First published in the Lake Champlain Weekly
Written by Quentin Langley
How did we arrive at a point where judges are now effectively elected by the Senate? There were several stages to this process.
In the 1980s and 1990s Democrats in the Senate decided, en masse, to oppose the nominations of Robert Bork and Clarence Thomas. Though the Bork hearings are widely regarded, in retrospect, as a low point in the history of the US Senate, with Ted Kennedy’s speech a particular disgrace, this seems to have been a tactical choice by Democrats. The party had lost five out of six presidential elections, four of them by lop-sided margins. Meanwhile, Democrats had dominated Congress: the House for four uninterrupted decades and the Senate for all but six of those years. It suited Democrats to shift power from the executive to the legislative branch. If the Senate’s power of “advice and consent” on judicial appointments shifted from ethical safeguard to partisan election then that worked for the Democrats.
Republicans, perhaps for the same partisan reasons, were reluctant to join in. There was almost no Republican opposition to Bill Clinton’s Supreme Court nominations. By the George W Bush administration, however, Democrats were routinely opposing the President’s judicial nominations: more than half the Democrats in the Senate opposed both his nominees, and when Democrats took control of the Senate they simply blocked votes on his nominees altogether. Every Bush nominee who reached a vote on the Senate floor won, but Majority Leader, Harry Reid, refused to schedule votes and Senators, including future president Barack Obama and future Majority Leader Chuck Schumer joined filibusters.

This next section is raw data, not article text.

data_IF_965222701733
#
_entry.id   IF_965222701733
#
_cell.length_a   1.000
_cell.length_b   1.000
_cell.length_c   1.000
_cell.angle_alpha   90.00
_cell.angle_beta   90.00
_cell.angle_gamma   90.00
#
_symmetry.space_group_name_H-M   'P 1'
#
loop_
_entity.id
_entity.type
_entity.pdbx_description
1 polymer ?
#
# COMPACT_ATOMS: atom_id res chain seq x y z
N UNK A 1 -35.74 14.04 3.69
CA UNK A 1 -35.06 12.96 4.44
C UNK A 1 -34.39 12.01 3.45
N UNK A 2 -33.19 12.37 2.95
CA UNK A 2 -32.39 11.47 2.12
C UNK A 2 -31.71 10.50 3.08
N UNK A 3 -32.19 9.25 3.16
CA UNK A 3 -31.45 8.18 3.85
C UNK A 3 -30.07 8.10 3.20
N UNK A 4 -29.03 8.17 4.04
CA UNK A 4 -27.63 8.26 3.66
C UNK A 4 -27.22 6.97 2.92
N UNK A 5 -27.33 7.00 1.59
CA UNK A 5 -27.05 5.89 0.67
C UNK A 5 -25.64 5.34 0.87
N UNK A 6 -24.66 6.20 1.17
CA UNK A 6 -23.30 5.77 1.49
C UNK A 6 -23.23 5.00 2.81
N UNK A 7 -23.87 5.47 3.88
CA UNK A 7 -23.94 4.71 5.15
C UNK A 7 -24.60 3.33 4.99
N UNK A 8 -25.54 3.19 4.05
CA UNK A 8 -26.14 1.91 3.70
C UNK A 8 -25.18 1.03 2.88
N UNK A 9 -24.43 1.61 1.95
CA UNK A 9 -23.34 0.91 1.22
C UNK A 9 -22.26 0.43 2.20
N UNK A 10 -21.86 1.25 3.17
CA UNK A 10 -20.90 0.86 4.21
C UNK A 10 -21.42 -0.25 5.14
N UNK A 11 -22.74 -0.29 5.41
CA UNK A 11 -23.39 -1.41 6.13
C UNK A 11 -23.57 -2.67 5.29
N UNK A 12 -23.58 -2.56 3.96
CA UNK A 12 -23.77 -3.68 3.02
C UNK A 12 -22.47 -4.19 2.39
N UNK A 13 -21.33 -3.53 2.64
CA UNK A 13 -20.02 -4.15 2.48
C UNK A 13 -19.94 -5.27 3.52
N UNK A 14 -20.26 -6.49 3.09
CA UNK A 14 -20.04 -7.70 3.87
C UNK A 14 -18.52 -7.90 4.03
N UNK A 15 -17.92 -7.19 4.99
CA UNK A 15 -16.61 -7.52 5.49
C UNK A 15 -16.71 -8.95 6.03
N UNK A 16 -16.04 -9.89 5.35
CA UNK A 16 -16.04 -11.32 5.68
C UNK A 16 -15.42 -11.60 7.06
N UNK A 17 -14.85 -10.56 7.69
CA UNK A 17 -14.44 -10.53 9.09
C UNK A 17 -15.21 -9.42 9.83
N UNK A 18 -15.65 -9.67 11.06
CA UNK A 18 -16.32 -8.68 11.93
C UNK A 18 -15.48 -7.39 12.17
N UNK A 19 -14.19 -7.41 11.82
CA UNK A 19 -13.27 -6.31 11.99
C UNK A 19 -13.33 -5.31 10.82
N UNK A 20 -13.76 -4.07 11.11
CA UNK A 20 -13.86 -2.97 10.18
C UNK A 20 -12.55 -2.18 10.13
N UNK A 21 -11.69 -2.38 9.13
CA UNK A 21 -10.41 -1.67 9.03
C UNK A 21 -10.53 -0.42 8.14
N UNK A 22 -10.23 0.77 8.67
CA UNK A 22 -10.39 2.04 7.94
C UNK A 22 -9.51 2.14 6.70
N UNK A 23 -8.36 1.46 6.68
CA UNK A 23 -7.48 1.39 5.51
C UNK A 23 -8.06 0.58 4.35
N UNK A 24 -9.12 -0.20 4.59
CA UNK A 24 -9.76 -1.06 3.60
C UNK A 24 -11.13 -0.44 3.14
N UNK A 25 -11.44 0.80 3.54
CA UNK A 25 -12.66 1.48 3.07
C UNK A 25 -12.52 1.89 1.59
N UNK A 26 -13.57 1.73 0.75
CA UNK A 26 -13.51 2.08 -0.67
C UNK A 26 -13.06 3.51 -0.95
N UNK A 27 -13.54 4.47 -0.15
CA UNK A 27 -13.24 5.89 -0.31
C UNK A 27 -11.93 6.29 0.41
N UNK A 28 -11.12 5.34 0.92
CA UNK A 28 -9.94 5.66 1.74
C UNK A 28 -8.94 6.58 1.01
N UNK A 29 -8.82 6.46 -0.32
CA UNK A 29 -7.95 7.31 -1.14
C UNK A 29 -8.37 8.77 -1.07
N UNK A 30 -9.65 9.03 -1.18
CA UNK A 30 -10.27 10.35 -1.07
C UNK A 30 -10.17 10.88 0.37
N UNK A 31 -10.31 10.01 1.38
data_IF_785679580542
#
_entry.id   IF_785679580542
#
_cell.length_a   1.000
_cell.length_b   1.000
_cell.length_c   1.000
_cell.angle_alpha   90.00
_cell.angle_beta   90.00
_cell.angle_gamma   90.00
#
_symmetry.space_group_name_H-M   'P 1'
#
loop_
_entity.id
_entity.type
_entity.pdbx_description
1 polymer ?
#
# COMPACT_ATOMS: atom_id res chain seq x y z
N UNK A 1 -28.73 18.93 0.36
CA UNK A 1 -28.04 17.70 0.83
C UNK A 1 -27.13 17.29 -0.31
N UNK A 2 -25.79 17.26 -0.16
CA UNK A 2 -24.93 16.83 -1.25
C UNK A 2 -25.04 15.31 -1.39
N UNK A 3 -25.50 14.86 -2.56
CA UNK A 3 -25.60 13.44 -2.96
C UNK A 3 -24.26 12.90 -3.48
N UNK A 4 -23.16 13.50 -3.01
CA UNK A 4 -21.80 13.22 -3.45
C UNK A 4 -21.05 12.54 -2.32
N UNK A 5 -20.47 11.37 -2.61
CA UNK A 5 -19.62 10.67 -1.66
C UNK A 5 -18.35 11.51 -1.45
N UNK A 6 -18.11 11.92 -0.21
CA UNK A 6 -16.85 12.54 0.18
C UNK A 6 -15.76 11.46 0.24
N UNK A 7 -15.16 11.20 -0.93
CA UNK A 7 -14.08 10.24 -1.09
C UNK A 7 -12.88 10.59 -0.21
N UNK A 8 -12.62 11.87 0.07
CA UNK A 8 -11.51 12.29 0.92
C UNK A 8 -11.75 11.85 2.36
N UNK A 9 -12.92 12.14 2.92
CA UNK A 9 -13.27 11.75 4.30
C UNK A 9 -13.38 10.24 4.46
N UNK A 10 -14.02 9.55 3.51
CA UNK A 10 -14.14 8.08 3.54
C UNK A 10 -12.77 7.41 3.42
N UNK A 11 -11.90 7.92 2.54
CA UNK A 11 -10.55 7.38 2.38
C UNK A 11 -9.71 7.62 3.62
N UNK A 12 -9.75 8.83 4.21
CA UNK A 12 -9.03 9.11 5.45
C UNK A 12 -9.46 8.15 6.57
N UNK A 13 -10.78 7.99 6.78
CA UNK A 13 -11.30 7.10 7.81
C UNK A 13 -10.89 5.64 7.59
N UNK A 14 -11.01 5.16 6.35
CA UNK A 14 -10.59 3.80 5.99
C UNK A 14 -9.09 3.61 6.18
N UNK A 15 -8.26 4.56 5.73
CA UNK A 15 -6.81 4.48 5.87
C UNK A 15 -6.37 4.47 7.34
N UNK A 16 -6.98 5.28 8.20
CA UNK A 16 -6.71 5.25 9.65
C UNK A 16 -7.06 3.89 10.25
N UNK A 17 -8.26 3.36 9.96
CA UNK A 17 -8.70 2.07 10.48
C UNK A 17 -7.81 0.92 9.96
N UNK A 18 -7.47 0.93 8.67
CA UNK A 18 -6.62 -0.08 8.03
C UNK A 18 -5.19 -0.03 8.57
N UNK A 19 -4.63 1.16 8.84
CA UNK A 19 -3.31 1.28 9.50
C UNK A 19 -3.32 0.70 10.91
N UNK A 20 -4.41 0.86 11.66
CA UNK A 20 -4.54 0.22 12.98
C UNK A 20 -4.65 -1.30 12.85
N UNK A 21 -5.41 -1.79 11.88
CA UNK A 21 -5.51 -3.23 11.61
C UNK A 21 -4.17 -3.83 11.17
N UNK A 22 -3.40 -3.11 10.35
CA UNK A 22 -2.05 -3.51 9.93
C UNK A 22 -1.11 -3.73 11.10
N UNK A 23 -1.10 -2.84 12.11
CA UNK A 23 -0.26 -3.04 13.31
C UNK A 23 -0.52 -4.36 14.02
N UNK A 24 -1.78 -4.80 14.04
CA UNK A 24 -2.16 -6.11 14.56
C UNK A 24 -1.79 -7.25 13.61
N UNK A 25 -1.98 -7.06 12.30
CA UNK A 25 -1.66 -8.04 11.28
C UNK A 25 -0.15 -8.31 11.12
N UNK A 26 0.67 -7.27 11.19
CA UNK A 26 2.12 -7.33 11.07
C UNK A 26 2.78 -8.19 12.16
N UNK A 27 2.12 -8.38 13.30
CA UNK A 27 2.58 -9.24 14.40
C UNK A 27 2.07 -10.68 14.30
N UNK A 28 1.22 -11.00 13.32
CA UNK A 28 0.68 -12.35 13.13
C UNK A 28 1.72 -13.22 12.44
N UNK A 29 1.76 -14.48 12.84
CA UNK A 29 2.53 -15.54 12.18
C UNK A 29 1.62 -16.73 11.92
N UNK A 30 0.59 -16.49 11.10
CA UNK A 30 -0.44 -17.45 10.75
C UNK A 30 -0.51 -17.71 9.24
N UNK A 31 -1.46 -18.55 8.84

But there remained a distinction between filibuster and the substantive vote. Only 25 Senators voted to sustain a filibuster against Samuel Alito, for example, but they were joined by another 17 in voting against his confirmation. Presumably those 17 felt that he deserved a vote on the Senate floor, even though they opposed his nomination.
Republicans began routinely opposing Democratic nominations to the judiciary when Barack Obama became President. This extended not only to votes against but also to use of the filibuster. In 2013, Majority Leader, Harry Reid, moved to abolish the filibuster for judicial appointments, excepting those to the Supreme Court. This exception seemed as though it would have no cost to Democrats, as Obama was not expected to have any more opportunities to nominate to SCOTUS. Indeed he didn’t. Although Antonin Scalia died during his presidency, Republicans controlled the Senate by this point and simply refused to schedule a vote on his nominee. In this they were following Reid’s own playbook from the last two years of the Bush administration.
So when Donald Trump nominated Neil Gorsuch to the court it was not surprising that almost all Democrats opposed him. The final nail in the filibuster was this. Democrats almost unanimously opposed breaking the filibuster too. The distinction between the filibuster and the substantive vote was now gone. (Republicans had opposed, but not filibustered, Obama’s two Supreme Court nominees).
And so Republicans abolished the filibuster for Supreme Court nominations. The more important power to filibuster legislation remains, but perhaps only until someone uses it.
Quentin Langley lives in New York and London and teaches at the University of Bedfordshire Business School. He is the author of Brandjack: How your reputation is at risk from brand pirates and what to do about it